In the eastern Ukrainian city of Donetsk, protestors took over a local government building and were seen heading to the local treasury, witnesses told CNN Wednesday.

The protesters were calling for a referendum on the status of the Donetsk region and said they want to see the region gain more autonomy.

Kerry: Clear legal obligations at stake

In the Paris discussions, Kerry reminded Moscow that it had, like Washington and London, signed an agreement in 1994 — when Ukraine agreed to give up its nuclear weapons — “to refrain from the threat or use of force against the territorial integrity or political independence of Ukraine.”

There are “very clear legal obligations that are at risk in this,” Kerry said.

At issue is Russia’s insistence that the new, acting government in Ukraine is not legitimate.

Western powers argue that ousted President Viktor Yanukovych fled the country, leaving a void that had to be filled. They point out that the interim government was voted in by a large majority of parliament, including members of Yanukovych’s Party of Regions.

In a joint statement after their meeting, the United States, the United Kingdom and Ukraine called for international observers to be deployed to Ukraine.

This, they said, “would help address any concerns regarding irregular forces, military activity and the treatment of all Ukrainians irrespective of their ethnicity or spoken language.”

Russia has cited a putative threat to ethnic Russians in Ukraine as a justification for military intervention in the country.

France: Invasion violates international law

On Tuesday, Putin denied Russian troops were in Crimea, but said he was reserving the right to take military action to protect the safety of Russian-speakers in eastern Ukraine.

He slammed the interim government, which replaced Yanukovych, a Russian ally, as illegitimate.

Laurent Fabius, the French foreign minister, set out a different point of view Wednesday as he declared that sanctions could be in the cards.

“The invasion of one country into another is contrary to all international laws,” Fabius said via Twitter. “We must return to dialogue and to bear in mind that Ukraine should work with Russia and the EU.”

On Tuesday, Kerry accused Russia of making up reasons for intervention in Ukraine, saying “not a single piece of credible evidence supports any one of these claims.”

Diplomatic efforts

NATO Secretary General Rasmussen and Ukrainian acting Prime Minister Arseniy Yatsenyuk are due to meet Thursday.

EU Commission President Jose Manuel Barroso announced Wednesday in Brussels that the EU would offer an aid package worth $15 billion (11 billion euros) to Ukraine. He said the package was “designed to assist a committed, inclusive and reforms-oriented” Ukrainian government.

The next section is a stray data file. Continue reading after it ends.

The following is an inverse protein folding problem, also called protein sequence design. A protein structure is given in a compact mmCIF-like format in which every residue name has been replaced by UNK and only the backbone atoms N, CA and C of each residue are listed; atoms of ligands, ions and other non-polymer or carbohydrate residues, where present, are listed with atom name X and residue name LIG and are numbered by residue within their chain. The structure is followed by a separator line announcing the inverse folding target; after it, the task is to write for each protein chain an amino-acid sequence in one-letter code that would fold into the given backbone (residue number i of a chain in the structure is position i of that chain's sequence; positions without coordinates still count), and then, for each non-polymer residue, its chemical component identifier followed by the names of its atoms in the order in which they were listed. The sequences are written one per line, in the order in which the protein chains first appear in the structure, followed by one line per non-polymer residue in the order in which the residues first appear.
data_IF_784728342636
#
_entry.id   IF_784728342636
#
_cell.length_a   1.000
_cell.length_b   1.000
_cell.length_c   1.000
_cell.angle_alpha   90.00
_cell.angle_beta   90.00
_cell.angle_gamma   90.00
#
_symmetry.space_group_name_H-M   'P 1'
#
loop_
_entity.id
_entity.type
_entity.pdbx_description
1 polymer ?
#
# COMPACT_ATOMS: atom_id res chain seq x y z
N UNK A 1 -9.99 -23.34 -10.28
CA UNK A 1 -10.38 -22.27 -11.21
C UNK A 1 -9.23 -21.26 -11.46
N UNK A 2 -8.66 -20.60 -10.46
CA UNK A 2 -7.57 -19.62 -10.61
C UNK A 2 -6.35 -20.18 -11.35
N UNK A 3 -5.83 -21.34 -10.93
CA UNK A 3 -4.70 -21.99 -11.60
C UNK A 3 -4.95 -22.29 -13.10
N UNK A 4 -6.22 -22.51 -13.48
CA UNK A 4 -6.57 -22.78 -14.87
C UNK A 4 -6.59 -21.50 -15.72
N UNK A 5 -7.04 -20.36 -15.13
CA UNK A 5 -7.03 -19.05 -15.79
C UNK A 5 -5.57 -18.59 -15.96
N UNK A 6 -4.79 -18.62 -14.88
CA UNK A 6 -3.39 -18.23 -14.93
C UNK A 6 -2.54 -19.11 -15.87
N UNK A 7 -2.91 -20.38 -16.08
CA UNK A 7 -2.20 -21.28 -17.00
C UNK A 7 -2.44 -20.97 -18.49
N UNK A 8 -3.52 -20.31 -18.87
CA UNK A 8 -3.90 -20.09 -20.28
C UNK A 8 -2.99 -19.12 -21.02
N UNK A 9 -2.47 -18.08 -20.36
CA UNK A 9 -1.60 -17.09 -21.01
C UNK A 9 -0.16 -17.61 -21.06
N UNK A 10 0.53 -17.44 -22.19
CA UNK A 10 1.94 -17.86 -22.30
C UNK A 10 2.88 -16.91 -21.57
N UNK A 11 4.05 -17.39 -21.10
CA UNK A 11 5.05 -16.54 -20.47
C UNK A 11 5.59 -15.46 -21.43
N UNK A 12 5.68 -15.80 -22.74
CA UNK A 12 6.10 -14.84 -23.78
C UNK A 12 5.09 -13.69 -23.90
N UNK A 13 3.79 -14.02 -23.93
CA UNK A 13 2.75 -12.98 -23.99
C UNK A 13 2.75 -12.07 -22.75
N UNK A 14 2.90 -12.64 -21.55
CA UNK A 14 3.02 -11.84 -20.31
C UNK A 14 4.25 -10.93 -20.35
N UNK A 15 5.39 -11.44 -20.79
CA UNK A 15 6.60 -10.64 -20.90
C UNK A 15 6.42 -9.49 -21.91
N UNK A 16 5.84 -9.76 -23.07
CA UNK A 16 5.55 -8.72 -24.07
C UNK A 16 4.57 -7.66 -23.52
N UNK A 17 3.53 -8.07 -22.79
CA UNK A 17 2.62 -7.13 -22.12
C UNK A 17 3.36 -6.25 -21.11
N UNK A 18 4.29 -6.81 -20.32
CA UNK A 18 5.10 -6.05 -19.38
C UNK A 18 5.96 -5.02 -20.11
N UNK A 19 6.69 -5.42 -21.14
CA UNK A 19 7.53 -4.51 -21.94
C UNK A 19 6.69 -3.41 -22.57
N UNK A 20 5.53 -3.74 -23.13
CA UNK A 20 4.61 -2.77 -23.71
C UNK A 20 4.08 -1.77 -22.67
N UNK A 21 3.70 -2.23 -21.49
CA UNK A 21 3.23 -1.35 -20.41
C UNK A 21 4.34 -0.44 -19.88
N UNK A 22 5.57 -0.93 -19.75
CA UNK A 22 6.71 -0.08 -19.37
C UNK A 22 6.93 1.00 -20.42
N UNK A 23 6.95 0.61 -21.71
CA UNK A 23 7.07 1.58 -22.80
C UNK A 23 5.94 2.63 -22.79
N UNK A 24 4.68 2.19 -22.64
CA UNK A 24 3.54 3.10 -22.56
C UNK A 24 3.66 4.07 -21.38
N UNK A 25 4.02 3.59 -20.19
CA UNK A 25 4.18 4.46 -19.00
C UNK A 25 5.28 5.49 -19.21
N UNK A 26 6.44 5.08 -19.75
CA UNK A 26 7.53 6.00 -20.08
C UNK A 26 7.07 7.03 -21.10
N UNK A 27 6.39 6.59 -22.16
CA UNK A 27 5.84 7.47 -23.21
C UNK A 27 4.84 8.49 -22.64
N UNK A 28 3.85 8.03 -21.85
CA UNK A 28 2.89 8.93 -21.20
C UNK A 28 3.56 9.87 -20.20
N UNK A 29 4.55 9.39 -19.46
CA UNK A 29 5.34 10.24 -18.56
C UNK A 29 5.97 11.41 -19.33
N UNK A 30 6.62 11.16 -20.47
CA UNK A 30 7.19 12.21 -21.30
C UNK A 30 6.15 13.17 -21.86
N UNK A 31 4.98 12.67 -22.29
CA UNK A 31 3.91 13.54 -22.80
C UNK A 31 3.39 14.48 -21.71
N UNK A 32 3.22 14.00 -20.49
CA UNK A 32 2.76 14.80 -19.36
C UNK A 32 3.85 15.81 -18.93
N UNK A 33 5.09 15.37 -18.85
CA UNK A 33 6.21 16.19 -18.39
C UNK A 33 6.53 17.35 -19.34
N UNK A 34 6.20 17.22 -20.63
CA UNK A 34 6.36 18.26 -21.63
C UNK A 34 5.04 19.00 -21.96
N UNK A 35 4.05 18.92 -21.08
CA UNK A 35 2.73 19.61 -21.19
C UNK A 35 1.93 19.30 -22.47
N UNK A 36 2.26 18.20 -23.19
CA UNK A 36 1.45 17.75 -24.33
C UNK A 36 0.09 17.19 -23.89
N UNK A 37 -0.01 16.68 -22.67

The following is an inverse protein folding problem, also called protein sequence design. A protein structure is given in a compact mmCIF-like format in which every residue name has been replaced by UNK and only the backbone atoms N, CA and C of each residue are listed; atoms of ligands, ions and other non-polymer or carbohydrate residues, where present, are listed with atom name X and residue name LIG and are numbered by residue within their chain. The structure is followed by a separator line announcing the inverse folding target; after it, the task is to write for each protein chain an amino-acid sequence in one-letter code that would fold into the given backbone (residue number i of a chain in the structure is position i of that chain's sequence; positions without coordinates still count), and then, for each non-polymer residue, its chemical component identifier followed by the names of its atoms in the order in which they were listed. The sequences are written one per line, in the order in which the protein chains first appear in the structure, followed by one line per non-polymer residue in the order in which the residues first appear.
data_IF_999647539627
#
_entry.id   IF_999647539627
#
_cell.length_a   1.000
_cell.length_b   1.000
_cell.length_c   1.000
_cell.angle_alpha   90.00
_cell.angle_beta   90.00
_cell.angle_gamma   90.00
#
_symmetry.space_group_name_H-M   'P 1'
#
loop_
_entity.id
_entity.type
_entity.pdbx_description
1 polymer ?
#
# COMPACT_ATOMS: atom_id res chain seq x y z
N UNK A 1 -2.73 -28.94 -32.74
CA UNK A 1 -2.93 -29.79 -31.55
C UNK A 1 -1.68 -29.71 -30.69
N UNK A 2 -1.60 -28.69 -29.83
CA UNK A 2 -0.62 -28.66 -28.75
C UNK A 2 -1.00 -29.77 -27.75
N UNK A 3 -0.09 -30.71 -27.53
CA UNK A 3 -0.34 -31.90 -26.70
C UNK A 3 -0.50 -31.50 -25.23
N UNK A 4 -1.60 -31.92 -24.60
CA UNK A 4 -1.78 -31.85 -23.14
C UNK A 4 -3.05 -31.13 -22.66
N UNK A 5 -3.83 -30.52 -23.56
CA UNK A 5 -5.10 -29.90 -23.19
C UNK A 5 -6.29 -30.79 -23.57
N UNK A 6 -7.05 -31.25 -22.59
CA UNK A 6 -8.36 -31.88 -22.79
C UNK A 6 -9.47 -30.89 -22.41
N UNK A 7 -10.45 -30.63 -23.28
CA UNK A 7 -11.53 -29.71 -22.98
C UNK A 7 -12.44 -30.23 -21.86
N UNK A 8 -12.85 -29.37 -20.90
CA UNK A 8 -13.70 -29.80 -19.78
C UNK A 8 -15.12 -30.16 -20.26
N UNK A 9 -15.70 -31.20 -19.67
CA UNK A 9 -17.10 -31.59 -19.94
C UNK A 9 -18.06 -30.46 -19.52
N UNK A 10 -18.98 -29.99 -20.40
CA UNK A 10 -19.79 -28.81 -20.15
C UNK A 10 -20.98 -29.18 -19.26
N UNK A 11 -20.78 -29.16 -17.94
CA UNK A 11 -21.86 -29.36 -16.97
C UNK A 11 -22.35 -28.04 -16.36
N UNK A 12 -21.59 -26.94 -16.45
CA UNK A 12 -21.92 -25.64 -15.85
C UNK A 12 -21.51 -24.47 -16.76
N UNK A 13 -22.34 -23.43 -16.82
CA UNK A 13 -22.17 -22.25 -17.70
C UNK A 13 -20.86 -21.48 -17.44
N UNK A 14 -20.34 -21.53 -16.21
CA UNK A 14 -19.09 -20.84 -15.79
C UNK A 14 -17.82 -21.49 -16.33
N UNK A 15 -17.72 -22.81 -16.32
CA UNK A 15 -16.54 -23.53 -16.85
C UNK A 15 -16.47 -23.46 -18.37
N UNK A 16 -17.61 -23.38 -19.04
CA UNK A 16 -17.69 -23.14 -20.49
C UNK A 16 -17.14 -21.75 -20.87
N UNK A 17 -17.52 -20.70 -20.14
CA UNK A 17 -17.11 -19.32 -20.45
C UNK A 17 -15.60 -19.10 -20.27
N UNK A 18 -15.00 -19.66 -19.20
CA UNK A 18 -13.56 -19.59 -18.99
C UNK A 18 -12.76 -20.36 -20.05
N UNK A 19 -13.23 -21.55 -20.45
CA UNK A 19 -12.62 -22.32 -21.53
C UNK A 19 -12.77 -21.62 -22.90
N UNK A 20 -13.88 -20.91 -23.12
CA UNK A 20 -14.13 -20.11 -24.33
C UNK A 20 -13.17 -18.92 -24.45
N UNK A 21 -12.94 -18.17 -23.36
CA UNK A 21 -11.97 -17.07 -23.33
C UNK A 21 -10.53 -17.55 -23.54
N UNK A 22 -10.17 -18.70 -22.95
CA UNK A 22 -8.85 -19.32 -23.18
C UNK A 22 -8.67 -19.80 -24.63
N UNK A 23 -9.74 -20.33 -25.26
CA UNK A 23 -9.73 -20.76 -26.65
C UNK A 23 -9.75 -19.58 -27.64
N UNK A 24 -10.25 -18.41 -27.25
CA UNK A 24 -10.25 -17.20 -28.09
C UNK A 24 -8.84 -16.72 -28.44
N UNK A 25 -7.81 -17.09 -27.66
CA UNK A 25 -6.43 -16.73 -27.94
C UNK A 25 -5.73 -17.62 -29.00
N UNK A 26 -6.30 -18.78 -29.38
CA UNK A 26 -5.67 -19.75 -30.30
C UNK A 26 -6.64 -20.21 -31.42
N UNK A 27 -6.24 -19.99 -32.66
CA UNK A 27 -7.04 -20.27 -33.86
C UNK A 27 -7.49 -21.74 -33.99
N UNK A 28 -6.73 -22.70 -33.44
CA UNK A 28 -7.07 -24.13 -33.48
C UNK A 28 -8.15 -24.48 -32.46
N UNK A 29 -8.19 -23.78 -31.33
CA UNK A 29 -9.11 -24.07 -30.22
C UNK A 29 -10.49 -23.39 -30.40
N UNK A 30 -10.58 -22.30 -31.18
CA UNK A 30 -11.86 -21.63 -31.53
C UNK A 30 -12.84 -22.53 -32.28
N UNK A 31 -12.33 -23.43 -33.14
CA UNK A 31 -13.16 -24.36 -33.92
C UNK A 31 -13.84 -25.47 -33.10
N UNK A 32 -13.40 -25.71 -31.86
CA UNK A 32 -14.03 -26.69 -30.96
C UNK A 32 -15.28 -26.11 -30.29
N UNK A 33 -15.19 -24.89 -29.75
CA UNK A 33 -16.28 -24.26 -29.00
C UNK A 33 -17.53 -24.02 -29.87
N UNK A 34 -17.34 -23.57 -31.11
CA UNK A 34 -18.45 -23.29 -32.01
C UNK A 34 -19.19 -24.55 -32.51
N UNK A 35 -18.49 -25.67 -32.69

Barroso said on Twitter that the aid package would consist “of immediate short and medium term measures offering trade, economic, technical and financial assistance to #Ukraine.”

During his visit to Kiev on Tuesday, Kerry announced the United States will give Ukraine’s interim government $1 billion in loan guarantees. Senior U.S. administration officials told CNN the move would help insulate the Ukrainian economy from the effects of reduced energy subsidies from Russia.

Ukrainian authorities have said they will need $35 billion by the end of 2015 to keep their struggling economy afloat.

Meanwhile, the EU said it had acted to freeze what it suspects are misappropriated Ukrainian state funds held in Europe by 18 people whom it did not identify.

Lavrov: Military coup in Ukraine

Lavrov, speaking Wednesday morning in Madrid, Spain, showed no signs of retreating from the position taken Tuesday by Putin.

The Russian foreign minister said the crisis had begun when the international community failed to react to the anti-government protests that preceded Yanukovych’s ouster.

“There was a military coup, and the legitimate president was removed by methods which were not in the constitution or legislation,” Lavrov said. “If we are so lenient to the people who are trying to govern our neighbor, everyone must realize a bad example can be spread and there shouldn’t be any double standards.”

Lavrov restated Putin’s denial that the troops who control Crimea are Russian, saying the troops in question are “self-defense” forces over whom Russia has no control.

Moscow wants an agreement that was signed February 21 between the government of the ousted Yanukovych and the opposition to be the basis of any settlement. It promised new elections, constitutional reforms and the disbanding of illegal armed groups.

Andriy Parubiy, secretary of Ukraine’s Security and Defense Council, told reporters in Kiev on Wednesday that the situation in Crimea was calmer than it had been Tuesday.

Parubiy said Russian forces had made no new military gains on the peninsula but warned of the danger of new attempts by pro-Russian protesters to take over government buildings in eastern and southern Ukraine.

Several U.S. officials said that though those Russian forces had, for the most part, not returned to their barracks, they saw no major strategic movements by them on either side of the border — for the second consecutive day.

By Laura Smith-Spark and Michael Holmes

CNN’s Michael Holmes reported in Kiev, and Laura Smith-Spark wrote and contributed in London. CNN’s Pete Burn, Tom Watkins, Elise Labott, Richard Roth, Khushbu Shah, Neda Farshbaf, Damien Ward, Carol Jordan and Larry Register contributed to this report.